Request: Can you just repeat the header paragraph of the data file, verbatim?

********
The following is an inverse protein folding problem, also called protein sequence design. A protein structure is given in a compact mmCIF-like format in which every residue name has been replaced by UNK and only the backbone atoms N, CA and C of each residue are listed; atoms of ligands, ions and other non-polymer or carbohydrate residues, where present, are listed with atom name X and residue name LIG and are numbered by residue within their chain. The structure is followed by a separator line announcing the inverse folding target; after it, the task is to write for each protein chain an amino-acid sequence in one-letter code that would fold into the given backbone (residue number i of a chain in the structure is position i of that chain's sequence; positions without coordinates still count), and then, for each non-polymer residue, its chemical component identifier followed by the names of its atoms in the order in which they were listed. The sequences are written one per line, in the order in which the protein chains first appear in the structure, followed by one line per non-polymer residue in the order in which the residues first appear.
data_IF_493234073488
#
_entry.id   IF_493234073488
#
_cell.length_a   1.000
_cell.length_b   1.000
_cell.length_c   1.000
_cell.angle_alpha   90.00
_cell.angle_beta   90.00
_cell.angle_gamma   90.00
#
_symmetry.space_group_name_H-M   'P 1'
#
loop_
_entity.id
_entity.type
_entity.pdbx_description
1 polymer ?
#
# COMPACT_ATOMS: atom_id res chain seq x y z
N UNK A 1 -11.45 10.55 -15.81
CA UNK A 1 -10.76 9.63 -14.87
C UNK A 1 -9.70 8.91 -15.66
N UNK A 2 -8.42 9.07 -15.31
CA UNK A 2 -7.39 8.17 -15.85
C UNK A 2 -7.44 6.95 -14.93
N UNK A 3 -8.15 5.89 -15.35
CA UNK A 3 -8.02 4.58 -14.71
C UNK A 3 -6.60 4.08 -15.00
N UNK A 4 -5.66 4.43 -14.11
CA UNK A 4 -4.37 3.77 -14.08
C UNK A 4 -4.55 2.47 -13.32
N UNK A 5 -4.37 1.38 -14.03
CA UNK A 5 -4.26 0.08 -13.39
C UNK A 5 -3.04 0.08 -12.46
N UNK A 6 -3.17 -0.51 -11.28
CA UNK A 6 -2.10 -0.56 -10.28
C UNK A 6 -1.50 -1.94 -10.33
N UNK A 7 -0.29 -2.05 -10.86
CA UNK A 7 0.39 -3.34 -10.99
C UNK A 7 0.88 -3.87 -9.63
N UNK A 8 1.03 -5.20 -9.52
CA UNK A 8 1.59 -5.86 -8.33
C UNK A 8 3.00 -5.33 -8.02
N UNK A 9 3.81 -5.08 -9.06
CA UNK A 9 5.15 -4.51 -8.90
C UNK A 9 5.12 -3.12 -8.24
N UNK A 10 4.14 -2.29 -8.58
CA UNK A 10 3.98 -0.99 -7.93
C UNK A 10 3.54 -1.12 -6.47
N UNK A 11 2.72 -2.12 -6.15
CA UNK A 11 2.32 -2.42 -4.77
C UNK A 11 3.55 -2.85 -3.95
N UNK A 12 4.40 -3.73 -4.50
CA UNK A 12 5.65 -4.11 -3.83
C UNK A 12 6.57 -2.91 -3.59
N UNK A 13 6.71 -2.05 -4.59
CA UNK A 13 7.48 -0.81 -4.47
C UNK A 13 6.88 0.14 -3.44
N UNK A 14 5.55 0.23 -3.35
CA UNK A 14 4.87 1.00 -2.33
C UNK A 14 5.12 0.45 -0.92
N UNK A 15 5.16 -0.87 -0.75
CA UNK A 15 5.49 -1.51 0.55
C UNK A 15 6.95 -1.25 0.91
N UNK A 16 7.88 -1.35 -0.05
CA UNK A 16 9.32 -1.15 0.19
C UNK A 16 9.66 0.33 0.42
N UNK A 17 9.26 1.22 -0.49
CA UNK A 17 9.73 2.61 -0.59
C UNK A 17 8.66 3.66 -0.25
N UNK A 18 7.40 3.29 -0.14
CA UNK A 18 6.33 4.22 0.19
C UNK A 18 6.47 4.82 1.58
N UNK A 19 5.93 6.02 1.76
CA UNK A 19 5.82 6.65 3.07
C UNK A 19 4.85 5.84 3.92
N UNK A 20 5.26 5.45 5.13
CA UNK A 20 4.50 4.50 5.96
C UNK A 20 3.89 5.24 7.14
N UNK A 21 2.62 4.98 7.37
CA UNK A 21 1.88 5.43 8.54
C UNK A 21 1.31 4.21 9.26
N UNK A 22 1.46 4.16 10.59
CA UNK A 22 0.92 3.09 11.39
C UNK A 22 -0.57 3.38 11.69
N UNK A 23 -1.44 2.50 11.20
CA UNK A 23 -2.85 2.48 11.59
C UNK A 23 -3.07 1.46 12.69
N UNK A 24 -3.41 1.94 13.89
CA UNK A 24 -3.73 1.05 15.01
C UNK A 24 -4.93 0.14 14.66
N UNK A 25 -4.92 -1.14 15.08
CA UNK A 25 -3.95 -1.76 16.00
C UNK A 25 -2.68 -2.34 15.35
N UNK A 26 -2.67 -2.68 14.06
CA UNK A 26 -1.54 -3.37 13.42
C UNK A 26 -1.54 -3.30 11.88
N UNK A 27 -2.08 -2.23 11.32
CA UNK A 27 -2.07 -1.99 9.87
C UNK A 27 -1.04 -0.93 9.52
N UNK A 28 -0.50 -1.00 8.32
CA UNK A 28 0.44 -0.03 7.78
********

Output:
The following is an inverse protein folding problem, also called protein sequence design. A protein structure is given in a compact mmCIF-like format in which every residue name has been replaced by UNK and only the backbone atoms N, CA and C of each residue are listed; atoms of ligands, ions and other non-polymer or carbohydrate residues, where present, are listed with atom name X and residue name LIG and are numbered by residue within their chain. The structure is followed by a separator line announcing the inverse folding target; after it, the task is to write for each protein chain an amino-acid sequence in one-letter code that would fold into the given backbone (residue number i of a chain in the structure is position i of that chain's sequence; positions without coordinates still count), and then, for each non-polymer residue, its chemical component identifier followed by the names of its atoms in the order in which they were listed. The sequences are written one per line, in the order in which the protein chains first appear in the structure, followed by one line per non-polymer residue in the order in which the residues first appear.